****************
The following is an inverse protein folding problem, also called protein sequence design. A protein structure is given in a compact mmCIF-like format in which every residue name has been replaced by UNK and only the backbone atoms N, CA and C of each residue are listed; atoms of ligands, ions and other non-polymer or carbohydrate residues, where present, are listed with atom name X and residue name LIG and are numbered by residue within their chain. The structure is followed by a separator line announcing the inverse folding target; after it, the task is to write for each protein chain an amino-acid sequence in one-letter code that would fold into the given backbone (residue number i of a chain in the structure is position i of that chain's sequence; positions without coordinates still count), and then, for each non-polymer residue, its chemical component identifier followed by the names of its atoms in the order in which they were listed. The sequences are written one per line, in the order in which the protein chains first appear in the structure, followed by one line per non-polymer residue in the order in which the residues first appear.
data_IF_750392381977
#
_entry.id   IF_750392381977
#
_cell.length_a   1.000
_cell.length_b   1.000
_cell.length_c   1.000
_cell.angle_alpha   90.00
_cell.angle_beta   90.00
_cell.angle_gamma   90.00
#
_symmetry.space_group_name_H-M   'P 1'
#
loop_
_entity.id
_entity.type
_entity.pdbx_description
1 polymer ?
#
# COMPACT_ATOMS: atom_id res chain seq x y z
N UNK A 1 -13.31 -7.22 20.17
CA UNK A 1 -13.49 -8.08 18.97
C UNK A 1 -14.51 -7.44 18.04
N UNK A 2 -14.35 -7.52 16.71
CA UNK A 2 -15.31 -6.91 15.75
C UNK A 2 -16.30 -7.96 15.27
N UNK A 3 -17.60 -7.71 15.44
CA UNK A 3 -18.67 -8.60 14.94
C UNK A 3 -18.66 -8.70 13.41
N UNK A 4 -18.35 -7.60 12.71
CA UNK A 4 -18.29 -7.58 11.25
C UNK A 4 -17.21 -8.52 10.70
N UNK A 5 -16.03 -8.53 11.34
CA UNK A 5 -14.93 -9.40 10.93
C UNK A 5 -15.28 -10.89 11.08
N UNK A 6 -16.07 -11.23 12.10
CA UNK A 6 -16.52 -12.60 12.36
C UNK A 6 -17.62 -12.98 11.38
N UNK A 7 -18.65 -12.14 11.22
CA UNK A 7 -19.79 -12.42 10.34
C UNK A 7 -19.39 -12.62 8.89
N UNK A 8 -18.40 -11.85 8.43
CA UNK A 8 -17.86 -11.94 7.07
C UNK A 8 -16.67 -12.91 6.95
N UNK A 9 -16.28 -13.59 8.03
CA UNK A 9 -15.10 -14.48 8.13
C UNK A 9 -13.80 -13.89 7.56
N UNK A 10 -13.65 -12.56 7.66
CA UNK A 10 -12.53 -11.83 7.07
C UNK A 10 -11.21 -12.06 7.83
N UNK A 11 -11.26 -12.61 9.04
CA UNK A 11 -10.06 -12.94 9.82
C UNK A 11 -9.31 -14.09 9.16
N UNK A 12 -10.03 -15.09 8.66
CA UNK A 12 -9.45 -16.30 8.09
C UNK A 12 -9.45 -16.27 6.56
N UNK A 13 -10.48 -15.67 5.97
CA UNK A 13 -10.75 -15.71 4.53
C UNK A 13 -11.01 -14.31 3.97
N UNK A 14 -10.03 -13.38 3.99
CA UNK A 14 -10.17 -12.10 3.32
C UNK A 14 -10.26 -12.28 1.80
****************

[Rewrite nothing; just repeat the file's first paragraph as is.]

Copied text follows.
The following is an inverse protein folding problem, also called protein sequence design. A protein structure is given in a compact mmCIF-like format in which every residue name has been replaced by UNK and only the backbone atoms N, CA and C of each residue are listed; atoms of ligands, ions and other non-polymer or carbohydrate residues, where present, are listed with atom name X and residue name LIG and are numbered by residue within their chain. The structure is followed by a separator line announcing the inverse folding target; after it, the task is to write for each protein chain an amino-acid sequence in one-letter code that would fold into the given backbone (residue number i of a chain in the structure is position i of that chain's sequence; positions without coordinates still count), and then, for each non-polymer residue, its chemical component identifier followed by the names of its atoms in the order in which they were listed. The sequences are written one per line, in the order in which the protein chains first appear in the structure, followed by one line per non-polymer residue in the order in which the residues first appear.